Reflections on COVID-19 from St. Patrick’s College Maynooth
Treating People with Dignity – Dr. Gaven Kerr
The British Medical Journal recently published a debate in which a professor of bioethics argued that age should be a legitimate factor in considering how to ration medical resources in the treatment of patients with coronavirus. Closer to home there have been questions raised as to how exactly we are treating our older generation, especially those in care homes, at risk of coronavirus. This debate brings to light some important considerations concerning human dignity which ought to inform any medical decisions that we may make, but these considerations are often overlooked in favour of a crude cost/benefit analysis for determining medical treatment.
At times such as the current coronavirus pandemic, it’s inevitable that difficult decisions must be made when it comes to medical treatment. Often such decisions are informed by, amongst other things, the stage and state of life of the patient, with the result being that some are identified as being more deserving of treatment than others. But the idea of singling out some patients as being more deserving than others is shot through with problems, not least in that it fails to recognise the equal dignity and right to life of every patient.
The right to life is not a right that one has because it is granted by some competent authority, e.g. the Irish State, our constitution, the EU etc. Rather one has a right to life based on what one is, and all those competent authorities simply recognise and validate that right to life. In the case of human beings, we are rational substances endowed with intelligence and capable of determining our own ends for ourselves. Hence to treat any human as a means to one’s own ends is to fail to treat him or her as human.
Accordingly, we can only treat our fellow humans as ends in themselves and never as instruments for our own ends. But if that is the case, the only way that we can treat our fellow humans is as unique individuals of value who matter in themselves and not simply for what they can do for us. Each and every human then is to be valued for the good that he or she is. And if that is the case, the idea of dividing up human beings and judging that one group is more deserving and thus endowed with greater dignity than the other, is to fail to treat such humans as human.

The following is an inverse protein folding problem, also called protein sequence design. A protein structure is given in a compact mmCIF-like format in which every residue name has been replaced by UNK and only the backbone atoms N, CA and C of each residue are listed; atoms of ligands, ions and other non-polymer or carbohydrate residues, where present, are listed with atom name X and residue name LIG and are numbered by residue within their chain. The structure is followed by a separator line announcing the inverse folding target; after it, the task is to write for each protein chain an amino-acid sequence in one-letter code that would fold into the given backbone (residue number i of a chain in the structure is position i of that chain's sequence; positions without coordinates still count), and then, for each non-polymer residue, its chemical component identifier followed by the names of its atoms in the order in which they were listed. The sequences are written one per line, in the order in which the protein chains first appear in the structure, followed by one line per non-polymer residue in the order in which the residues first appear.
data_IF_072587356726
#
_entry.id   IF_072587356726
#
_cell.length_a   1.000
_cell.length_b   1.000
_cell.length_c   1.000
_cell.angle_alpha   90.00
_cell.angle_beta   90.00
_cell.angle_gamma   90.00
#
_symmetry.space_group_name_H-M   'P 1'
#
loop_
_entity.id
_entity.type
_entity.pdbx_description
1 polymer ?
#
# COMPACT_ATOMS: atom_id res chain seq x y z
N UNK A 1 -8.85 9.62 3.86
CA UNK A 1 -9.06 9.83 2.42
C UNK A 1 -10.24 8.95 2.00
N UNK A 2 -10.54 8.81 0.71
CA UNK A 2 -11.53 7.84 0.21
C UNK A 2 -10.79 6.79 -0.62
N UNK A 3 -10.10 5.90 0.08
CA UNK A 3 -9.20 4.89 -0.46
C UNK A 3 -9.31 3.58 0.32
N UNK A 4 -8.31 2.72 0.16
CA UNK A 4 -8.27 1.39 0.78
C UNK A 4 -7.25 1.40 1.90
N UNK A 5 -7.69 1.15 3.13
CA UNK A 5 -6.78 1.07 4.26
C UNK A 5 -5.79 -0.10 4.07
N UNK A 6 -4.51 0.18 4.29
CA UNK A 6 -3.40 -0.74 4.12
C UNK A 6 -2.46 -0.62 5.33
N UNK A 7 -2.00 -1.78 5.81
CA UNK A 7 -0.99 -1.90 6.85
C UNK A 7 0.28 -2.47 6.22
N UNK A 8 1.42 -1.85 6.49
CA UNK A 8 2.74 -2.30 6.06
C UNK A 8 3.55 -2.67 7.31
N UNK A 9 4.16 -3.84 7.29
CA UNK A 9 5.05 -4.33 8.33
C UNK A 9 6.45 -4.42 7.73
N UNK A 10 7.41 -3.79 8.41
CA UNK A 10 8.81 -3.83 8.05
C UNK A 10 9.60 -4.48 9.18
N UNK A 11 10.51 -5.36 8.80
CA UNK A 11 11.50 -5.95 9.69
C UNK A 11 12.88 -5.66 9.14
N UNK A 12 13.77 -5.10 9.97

The presumption of treatment in favour of those who are deemed more deserving by whatever criterion, e.g. age, is to fail to treat those whom we deem unworthy as the unique good that each and every human is. In short it is to neglect the dignity of every human being and accord dignity only to some suitably identified individuals. Accordingly, there can be no humane treatment of patients suffering from coronavirus unless that treatment is guided by a respect for the dignity and thereby the right to life of every human being suffering from the virus.
With that in mind, we cannot make medical decisions on the basis of any kind of utilitarian cost/benefit analysis; rather we must pool together all of our resources and make the difficult (and unpopular) decisions that will ensure that any patient, regardless of stage or state in life, gets the treatment that they deserve as the centres of value that they are.
Dr. Gaven Kerr is a Lecturer in Philosophy at St Patrick’s College, Maynooth.